1. James Random
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    The Holy Bible: tl;dr version.

    Discussion in 'The Lounge' started by James Random, Nov 23, 2014.

    A bit of Sunday fun that I saw:

    The Holy Bible: the tl;dr version (too long, didn't read).

    GENESIS
    God: Alright, you two, don't do the one thing. Other than that have fun.
    Adam & Eve: Okay.
    Satan: You should do the thing.
    Adam & Eve: Okay.
    God: What happened?
    Adam & Eve: We did the thing.
    God: Guys...

    THE REST OF THE OLD TESTAMENT

    God: You are my people, and you should not do the things.
    People: We won't do the things.
    God: Good.
    People: We did the things.
    God: Guys...

    THE GOSPELS
    Jesus: I am the Son of God, and even though you have done the things, the Father and I still love you. Don't do the things anymore.
    Healed People: Okay! Thank you!
    Some Other People: We've never seen him do the things, but he probably does the thing when nobody is looking.
    Jesus: I have never done the things.
    Some Other People: We're going to put you on trial for doing the things.
    Pilate: Did you do the things?
    Jesus: No.
    Pilate: He didn't do the things.
    Some Other People: Kill him anyway.
    Pilate: Okay.
    Jesus: Guys...

    PAUL'S LETTERS (AKA: A man who needs introducing to a good woman).

    People: We did the things.
    Paul: Jesus still loves you, and because you love Him, you have to stop doing the things.
    People: Okay.

    PAUL'S LETTERS: PART II

    People: We did the things.
    Paul: Guys...

    REVELATION (AKA: The Mushroom Dream).
    John: When Jesus comes back, there will be no more people to do the things. In the meantime,stop doing the things.
     
    Last edited: Nov 23, 2014
  2. BayView
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  3. James Random
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    James Random Member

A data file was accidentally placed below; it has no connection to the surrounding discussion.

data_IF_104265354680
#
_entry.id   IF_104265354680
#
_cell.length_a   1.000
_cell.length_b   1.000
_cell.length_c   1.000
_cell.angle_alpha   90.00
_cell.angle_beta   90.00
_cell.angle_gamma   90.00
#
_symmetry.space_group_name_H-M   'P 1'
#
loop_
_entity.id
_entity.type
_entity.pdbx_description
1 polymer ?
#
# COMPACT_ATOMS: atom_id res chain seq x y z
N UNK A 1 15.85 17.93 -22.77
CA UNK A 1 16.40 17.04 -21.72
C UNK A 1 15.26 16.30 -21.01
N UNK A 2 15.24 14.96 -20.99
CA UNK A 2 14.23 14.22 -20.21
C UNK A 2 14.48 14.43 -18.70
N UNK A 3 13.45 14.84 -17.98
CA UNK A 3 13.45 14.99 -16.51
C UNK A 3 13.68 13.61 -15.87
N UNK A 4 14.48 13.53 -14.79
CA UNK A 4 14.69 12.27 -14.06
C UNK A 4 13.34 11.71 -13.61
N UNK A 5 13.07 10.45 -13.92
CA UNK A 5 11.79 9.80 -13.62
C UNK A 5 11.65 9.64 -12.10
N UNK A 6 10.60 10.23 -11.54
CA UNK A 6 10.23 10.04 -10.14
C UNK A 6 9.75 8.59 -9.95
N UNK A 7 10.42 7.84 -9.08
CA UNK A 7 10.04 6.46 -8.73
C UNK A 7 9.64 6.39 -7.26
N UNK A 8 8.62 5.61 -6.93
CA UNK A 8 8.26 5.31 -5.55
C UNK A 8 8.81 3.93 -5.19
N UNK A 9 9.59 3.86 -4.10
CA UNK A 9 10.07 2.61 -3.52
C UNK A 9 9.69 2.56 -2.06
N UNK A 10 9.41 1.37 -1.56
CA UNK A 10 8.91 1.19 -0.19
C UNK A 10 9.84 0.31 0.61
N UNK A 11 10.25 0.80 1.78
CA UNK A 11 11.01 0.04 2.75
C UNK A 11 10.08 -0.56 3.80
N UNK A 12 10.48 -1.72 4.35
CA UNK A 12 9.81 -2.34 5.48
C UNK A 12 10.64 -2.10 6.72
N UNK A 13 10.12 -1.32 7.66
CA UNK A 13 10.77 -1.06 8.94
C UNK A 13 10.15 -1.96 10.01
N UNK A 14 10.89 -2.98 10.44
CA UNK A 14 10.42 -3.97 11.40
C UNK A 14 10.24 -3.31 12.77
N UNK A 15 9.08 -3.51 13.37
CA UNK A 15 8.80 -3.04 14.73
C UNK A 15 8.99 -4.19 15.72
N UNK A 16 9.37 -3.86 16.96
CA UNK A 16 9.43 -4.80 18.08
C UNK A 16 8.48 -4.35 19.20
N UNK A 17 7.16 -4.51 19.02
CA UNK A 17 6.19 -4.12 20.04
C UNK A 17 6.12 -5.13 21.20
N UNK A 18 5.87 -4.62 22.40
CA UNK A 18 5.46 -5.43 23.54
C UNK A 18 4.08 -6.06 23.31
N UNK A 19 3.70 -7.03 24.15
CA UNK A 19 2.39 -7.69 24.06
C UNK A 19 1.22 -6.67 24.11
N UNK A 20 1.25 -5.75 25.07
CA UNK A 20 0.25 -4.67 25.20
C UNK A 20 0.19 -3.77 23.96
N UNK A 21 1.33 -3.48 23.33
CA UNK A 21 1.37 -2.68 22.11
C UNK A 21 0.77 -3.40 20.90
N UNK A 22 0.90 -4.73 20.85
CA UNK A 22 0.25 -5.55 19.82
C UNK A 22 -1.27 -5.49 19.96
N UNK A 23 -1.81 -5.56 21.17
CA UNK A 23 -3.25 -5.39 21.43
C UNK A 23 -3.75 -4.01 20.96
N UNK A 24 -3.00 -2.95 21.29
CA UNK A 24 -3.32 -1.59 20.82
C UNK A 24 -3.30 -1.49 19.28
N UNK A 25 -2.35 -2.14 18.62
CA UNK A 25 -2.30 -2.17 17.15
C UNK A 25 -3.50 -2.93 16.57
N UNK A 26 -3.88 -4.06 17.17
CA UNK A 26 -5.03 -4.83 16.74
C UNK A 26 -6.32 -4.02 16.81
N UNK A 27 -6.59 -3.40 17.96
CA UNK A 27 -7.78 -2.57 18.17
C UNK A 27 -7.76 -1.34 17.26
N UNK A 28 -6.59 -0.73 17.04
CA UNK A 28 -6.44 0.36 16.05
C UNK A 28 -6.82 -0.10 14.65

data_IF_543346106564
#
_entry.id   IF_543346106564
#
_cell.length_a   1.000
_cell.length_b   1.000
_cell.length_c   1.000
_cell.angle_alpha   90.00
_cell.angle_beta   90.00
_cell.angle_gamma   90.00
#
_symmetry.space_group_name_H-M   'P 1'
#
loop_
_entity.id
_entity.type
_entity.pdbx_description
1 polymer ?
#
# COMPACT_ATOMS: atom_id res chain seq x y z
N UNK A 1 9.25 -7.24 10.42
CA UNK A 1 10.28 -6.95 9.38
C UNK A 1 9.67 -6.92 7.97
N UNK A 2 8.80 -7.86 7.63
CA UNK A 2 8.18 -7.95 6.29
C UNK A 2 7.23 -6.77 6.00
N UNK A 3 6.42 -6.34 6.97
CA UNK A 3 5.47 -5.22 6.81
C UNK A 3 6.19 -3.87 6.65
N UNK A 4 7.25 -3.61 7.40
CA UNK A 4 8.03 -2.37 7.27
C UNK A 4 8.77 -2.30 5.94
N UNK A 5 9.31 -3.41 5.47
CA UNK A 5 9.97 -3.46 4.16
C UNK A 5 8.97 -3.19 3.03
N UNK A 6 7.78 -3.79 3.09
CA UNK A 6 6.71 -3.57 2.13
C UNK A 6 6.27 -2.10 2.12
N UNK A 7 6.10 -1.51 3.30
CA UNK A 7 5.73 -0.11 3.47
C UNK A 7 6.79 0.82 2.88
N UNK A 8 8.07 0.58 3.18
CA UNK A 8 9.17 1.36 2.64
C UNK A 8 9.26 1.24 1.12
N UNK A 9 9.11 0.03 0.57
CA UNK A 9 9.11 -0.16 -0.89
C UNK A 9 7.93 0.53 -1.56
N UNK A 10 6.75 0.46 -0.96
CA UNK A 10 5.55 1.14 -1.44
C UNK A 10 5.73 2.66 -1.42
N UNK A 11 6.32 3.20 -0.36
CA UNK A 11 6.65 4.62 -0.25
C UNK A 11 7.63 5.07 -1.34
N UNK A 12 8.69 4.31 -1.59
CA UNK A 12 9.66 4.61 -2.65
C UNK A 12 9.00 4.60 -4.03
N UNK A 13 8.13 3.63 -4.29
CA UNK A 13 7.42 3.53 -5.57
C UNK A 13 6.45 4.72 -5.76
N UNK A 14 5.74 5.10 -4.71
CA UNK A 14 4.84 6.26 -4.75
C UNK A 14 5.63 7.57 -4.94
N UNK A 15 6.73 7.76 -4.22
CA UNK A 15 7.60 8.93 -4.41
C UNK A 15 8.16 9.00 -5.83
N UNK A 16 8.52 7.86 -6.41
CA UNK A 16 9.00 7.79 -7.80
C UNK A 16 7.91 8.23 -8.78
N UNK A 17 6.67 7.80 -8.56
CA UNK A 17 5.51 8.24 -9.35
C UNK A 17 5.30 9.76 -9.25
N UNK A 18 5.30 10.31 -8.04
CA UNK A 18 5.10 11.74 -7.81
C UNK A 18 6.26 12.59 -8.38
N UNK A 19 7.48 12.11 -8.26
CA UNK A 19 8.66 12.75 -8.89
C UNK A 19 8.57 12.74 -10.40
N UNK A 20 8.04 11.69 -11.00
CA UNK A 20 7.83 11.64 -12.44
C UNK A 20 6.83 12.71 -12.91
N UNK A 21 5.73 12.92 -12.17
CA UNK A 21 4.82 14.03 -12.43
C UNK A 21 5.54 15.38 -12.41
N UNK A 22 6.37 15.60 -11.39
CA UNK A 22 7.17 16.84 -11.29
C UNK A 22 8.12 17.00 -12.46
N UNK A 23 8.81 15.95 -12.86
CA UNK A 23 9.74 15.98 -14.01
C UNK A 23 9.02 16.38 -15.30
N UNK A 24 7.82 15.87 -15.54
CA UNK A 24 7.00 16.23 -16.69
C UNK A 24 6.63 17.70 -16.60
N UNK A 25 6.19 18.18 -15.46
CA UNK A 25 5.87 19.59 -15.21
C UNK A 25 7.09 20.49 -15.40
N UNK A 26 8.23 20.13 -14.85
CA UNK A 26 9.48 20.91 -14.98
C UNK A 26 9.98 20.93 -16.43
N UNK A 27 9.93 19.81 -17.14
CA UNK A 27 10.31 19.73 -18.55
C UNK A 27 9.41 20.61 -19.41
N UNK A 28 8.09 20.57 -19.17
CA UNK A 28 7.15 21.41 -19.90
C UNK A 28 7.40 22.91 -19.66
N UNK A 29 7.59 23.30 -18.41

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    I've seen it on several sites by several authors. I just wrote it as is.
     
  4. BayView
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    BayView Contributing Member Contributor

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    Well, I think you just "cut and pasted" it as it is, rather than "wrote" it.

    I don't know the standards of this site, but usually sites for writers are pretty careful about making sure work is properly attributed. Maybe you could at least post a link to one of the sites where you saw it?

    ETA: I did a quick search, and it looks like the redit version is the oldest, so I assume it's the original? The guy there is claiming it is, at least.
     
  5. Komposten
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    Komposten Insanitary pile of rotten fruit Staff Supporter Contributor

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    There are rules about copyrighted material (in which case you have to credit the original author), though I'm not sure whether this passes as such...
    I do, however, still agree with you that there ought to be a reference to the site from where the text was taken in order to make it absolutely clear that this was written by someone else. I assume that this falls under the same rules as posting threads about articles, where you always have to link to the original text.

    As for the actual text itself, I must say that I find it quite amusing (and damn weird...). :D
     
  6. Link the Writer
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    Link the Writer Flipping Out For A Good Story. Contributor

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    I couldn't stop thinking of Varrick's "Do the thing!" from Legend of Korra. Varrick as God/Jesus/Paul and Zhu-Li as the people. :D

    Basically:
    Varrick: Don't do that thing!
    Zhu-Li: OK.
    *later*
    Zhu-Li: ...Varrick?
    Varrick: Yes?
    Zhu-Li: I did the thing.
    Varrick: <facepalms>
     
  7. BayView
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    BayView Contributing Member Contributor

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    Pretty much anything written down is copyrighted, so... I'd say this qualifies?
     
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  8. James Random